Auburn's familiar faces didn't get to have all the fun, though. Four different players (Prosch, Louis, Tony Stevens and Johnathan Ford) all scored their first career touchdowns in the Tigers' rout of the Catamounts.

Despite the record-breaking performance of the unit as a whole, there was no doubt whose star shined brightest. Not surprisingly, Johnson had to field multiple queries about what lies ahead.

Does he believe he should be the starter?

How is Marshall holding up? How helpful was the junior during this week's practice?

Time and again, Johnson refused to take the bait. For now, at least, he is still Marshall's backup. But he did acknowledge one thing: Saturday was a chance for him to showcase his skills.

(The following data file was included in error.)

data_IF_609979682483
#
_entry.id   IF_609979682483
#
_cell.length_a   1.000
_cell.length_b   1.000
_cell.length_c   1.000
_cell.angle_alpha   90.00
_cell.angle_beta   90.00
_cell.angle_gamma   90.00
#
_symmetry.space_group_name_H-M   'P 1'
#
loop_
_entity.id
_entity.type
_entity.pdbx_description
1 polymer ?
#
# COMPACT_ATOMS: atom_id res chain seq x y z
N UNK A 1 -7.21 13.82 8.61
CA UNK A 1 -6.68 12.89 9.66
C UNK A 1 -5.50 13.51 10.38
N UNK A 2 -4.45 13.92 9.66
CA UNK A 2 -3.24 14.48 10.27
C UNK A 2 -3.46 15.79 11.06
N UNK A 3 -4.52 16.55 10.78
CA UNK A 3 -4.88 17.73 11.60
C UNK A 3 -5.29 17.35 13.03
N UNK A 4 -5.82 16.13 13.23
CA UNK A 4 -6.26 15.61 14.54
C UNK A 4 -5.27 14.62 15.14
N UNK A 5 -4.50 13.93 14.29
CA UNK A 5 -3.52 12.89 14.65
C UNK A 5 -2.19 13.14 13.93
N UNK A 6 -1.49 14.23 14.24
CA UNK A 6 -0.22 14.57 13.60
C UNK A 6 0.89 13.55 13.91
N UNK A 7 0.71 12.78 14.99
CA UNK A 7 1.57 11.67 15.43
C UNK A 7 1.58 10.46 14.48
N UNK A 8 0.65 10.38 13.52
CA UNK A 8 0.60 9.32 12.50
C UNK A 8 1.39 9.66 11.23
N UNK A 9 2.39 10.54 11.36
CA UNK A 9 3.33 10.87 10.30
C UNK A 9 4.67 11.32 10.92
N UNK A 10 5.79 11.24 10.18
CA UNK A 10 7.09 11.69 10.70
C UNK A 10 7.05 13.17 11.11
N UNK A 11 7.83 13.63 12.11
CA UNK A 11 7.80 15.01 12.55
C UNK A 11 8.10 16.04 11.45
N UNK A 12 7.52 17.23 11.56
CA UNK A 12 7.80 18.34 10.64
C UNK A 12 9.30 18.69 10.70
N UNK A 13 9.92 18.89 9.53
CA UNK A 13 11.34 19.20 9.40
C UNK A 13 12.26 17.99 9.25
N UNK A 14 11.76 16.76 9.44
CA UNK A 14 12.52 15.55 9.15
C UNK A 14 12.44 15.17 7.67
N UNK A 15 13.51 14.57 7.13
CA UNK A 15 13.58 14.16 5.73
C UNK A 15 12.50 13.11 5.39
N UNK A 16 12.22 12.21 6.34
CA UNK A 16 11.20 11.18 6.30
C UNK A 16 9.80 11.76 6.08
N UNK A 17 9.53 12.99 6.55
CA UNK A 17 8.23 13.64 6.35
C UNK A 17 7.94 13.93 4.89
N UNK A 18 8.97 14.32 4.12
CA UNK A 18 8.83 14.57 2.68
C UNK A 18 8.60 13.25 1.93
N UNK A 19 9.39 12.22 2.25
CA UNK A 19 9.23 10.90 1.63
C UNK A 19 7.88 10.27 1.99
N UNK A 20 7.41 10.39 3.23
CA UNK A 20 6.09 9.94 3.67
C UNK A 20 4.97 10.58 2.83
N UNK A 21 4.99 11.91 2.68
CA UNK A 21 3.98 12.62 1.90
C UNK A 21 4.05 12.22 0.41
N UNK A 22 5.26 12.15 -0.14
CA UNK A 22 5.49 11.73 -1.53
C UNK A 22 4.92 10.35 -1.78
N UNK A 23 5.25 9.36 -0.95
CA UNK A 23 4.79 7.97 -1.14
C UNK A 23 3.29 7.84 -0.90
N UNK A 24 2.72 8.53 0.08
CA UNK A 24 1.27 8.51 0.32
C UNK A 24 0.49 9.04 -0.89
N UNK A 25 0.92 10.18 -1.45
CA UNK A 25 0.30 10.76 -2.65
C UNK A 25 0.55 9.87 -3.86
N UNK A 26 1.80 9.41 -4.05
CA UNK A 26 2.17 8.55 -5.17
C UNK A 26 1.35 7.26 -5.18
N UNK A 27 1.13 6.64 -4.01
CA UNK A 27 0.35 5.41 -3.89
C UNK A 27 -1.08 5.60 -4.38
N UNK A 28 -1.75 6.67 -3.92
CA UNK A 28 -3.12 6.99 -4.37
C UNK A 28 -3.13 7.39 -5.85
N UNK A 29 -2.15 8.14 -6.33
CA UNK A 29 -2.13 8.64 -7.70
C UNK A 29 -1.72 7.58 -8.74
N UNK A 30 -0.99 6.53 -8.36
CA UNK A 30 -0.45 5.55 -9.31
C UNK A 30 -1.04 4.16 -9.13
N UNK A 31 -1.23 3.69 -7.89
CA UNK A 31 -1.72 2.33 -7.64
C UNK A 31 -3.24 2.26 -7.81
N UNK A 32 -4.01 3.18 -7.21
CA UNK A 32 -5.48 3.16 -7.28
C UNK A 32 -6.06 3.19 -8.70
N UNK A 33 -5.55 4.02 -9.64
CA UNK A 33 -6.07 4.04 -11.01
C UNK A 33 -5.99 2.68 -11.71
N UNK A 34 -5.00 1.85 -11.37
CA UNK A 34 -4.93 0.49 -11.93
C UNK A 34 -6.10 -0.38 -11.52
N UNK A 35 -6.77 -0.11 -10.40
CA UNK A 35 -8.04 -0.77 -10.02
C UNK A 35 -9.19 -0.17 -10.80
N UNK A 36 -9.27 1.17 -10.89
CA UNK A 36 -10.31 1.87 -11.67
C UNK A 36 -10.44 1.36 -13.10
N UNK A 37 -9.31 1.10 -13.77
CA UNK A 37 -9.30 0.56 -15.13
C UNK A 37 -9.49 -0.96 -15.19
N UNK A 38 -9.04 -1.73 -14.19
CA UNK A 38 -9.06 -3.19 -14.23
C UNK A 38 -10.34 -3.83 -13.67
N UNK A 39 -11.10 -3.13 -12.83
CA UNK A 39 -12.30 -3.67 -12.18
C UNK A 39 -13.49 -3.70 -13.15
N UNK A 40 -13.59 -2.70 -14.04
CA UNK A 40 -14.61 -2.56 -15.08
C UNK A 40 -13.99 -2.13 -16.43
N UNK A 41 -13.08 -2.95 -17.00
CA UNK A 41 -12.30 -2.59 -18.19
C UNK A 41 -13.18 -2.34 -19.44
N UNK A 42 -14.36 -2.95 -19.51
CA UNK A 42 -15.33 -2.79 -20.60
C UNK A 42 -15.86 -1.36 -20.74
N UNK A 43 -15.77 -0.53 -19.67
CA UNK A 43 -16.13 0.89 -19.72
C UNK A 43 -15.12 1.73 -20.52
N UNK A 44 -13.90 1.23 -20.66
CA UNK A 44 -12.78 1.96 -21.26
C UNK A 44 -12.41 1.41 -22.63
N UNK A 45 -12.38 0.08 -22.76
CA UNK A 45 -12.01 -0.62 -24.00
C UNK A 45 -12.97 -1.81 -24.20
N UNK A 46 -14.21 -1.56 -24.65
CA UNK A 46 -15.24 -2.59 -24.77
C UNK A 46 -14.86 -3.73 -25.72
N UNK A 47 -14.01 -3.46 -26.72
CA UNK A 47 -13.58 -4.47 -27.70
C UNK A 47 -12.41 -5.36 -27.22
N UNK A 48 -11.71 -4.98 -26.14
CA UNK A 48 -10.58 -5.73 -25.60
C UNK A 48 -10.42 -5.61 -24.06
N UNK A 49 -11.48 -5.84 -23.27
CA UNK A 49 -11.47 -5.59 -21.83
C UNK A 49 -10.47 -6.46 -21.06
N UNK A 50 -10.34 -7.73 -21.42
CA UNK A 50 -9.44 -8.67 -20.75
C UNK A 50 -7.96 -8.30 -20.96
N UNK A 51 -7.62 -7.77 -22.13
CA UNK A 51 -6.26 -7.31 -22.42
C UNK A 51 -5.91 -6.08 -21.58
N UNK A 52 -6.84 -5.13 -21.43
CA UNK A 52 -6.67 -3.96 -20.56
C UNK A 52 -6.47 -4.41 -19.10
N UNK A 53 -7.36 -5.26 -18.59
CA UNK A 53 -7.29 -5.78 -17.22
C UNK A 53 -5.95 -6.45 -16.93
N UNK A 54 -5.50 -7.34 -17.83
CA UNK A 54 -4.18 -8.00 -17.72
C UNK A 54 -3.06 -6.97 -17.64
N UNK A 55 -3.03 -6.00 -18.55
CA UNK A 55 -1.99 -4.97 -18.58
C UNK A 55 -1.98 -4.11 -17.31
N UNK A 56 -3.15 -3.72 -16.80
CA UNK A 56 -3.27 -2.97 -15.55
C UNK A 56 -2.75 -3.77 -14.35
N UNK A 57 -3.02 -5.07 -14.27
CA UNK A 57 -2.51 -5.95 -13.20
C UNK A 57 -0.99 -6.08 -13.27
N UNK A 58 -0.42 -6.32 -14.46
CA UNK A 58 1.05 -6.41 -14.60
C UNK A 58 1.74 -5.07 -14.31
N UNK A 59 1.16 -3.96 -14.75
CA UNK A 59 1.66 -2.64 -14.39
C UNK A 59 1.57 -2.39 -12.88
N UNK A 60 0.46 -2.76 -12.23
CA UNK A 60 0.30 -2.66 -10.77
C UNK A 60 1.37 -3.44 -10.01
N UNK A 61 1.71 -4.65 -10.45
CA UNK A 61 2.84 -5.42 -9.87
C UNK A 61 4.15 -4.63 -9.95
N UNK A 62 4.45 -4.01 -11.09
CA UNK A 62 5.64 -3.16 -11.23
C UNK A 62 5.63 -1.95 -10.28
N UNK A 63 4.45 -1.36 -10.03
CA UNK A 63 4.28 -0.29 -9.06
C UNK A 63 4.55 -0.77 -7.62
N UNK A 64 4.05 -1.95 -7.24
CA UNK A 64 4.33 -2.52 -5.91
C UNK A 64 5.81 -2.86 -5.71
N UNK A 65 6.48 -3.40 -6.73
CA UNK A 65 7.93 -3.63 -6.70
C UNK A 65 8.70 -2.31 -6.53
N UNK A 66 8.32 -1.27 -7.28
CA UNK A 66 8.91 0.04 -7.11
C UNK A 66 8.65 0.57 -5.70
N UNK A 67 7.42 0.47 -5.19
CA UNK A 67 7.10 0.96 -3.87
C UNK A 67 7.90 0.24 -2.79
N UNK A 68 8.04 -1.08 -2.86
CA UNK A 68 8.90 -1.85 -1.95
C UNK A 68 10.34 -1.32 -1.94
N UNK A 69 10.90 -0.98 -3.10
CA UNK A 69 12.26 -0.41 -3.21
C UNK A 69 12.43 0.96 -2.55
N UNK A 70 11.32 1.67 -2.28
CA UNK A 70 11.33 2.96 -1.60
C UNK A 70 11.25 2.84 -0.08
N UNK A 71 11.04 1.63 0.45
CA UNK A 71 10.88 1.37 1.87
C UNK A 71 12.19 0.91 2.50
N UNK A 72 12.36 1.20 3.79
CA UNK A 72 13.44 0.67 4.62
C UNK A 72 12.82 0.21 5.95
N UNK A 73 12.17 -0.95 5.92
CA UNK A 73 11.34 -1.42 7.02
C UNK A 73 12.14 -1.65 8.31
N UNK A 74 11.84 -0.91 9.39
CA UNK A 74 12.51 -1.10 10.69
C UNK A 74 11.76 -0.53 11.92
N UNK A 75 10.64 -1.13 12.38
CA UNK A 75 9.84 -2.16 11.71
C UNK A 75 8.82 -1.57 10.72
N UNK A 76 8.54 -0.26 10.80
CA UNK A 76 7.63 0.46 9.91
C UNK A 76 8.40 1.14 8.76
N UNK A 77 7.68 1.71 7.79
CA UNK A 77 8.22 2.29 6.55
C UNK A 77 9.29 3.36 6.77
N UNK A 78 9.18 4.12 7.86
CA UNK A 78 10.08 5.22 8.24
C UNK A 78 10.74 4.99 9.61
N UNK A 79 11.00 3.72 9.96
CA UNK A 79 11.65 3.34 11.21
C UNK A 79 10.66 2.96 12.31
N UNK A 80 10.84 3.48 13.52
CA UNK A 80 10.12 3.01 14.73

In that endeavor, Johnson was convinced he passed with flying colors.

"It doesn’t matter what level I play on, I can play," he said. "To play football — God has blessed me with that ability. And that’s what I came to do today: to show that to the world."

Ledger-Enquirer is pleased to provide this opportunity to share information, experiences and observations about what's in the news. Some of the comments may be reprinted elsewhere in the site or in the newspaper. We encourage lively, open debate on the issues of the day, and ask that you refrain from profanity, hate speech, personal comments and remarks that are off point. Thank you for taking the time to offer your thoughts.

Commenting FAQs | Terms of Service